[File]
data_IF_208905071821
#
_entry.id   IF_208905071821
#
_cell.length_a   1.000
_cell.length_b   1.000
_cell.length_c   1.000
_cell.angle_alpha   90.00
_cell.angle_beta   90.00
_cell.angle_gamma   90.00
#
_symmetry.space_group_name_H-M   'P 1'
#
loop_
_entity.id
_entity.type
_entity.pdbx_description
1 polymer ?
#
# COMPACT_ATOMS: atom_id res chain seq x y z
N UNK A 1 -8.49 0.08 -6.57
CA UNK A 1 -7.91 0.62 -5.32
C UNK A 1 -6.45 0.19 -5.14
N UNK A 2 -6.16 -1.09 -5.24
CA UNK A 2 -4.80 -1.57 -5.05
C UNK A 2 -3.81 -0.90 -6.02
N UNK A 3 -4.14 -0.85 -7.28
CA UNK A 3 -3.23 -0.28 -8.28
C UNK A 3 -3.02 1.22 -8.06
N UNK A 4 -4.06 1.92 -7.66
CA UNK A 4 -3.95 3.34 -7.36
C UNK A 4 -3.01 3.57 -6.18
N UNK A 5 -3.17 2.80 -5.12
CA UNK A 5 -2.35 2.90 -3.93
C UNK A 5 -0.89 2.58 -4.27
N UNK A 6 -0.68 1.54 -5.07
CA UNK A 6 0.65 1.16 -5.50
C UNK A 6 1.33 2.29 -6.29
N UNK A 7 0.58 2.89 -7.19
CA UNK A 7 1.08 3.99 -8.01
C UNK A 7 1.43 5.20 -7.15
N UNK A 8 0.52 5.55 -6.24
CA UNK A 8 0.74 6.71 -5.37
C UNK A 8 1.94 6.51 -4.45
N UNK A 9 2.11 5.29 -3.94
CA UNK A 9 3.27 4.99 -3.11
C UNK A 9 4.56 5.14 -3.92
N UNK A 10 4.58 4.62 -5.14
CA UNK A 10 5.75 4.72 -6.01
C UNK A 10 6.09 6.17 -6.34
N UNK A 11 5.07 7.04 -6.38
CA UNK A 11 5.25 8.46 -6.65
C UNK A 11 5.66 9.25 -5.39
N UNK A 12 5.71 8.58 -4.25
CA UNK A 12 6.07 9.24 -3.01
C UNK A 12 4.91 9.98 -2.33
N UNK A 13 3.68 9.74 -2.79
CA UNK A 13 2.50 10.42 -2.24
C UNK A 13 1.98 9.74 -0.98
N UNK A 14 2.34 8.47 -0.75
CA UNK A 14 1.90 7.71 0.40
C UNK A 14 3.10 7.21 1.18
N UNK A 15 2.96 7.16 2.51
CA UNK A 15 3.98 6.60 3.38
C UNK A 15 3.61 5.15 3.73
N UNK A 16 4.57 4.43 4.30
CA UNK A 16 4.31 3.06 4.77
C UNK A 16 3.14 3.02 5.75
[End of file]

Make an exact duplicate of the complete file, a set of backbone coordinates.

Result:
data_IF_208905071821
#
_entry.id   IF_208905071821
#
_cell.length_a   1.000
_cell.length_b   1.000
_cell.length_c   1.000
_cell.angle_alpha   90.00
_cell.angle_beta   90.00
_cell.angle_gamma   90.00
#
_symmetry.space_group_name_H-M   'P 1'
#
loop_
_entity.id
_entity.type
_entity.pdbx_description
1 polymer ?
#
# COMPACT_ATOMS: atom_id res chain seq x y z
N UNK A 1 -8.49 0.08 -6.57
CA UNK A 1 -7.91 0.62 -5.32
C UNK A 1 -6.45 0.19 -5.14
N UNK A 2 -6.16 -1.09 -5.24
CA UNK A 2 -4.80 -1.57 -5.05
C UNK A 2 -3.81 -0.90 -6.02
N UNK A 3 -4.14 -0.85 -7.28
CA UNK A 3 -3.23 -0.28 -8.28
C UNK A 3 -3.02 1.22 -8.06
N UNK A 4 -4.06 1.92 -7.66
CA UNK A 4 -3.95 3.34 -7.36
C UNK A 4 -3.01 3.57 -6.18
N UNK A 5 -3.17 2.80 -5.12
CA UNK A 5 -2.35 2.90 -3.93
C UNK A 5 -0.89 2.58 -4.27
N UNK A 6 -0.68 1.54 -5.07
CA UNK A 6 0.65 1.16 -5.50
C UNK A 6 1.33 2.29 -6.29
N UNK A 7 0.58 2.89 -7.19
CA UNK A 7 1.08 3.99 -8.01
C UNK A 7 1.43 5.20 -7.15
N UNK A 8 0.52 5.55 -6.24
CA UNK A 8 0.74 6.71 -5.37
C UNK A 8 1.94 6.51 -4.45
N UNK A 9 2.11 5.29 -3.94
CA UNK A 9 3.27 4.99 -3.11
C UNK A 9 4.56 5.14 -3.92
N UNK A 10 4.58 4.62 -5.14
CA UNK A 10 5.75 4.72 -6.01
C UNK A 10 6.09 6.17 -6.34
N UNK A 11 5.07 7.04 -6.38
CA UNK A 11 5.25 8.46 -6.65
C UNK A 11 5.66 9.25 -5.39
N UNK A 12 5.71 8.58 -4.25
CA UNK A 12 6.07 9.24 -3.01
C UNK A 12 4.91 9.98 -2.33
N UNK A 13 3.68 9.74 -2.79
CA UNK A 13 2.50 10.42 -2.24
C UNK A 13 1.98 9.74 -0.98
N UNK A 14 2.34 8.47 -0.75
CA UNK A 14 1.90 7.71 0.40
C UNK A 14 3.10 7.21 1.18
N UNK A 15 2.96 7.16 2.51
CA UNK A 15 3.98 6.60 3.38
C UNK A 15 3.61 5.15 3.73
N UNK A 16 4.57 4.43 4.30
CA UNK A 16 4.31 3.06 4.77
C UNK A 16 3.14 3.02 5.75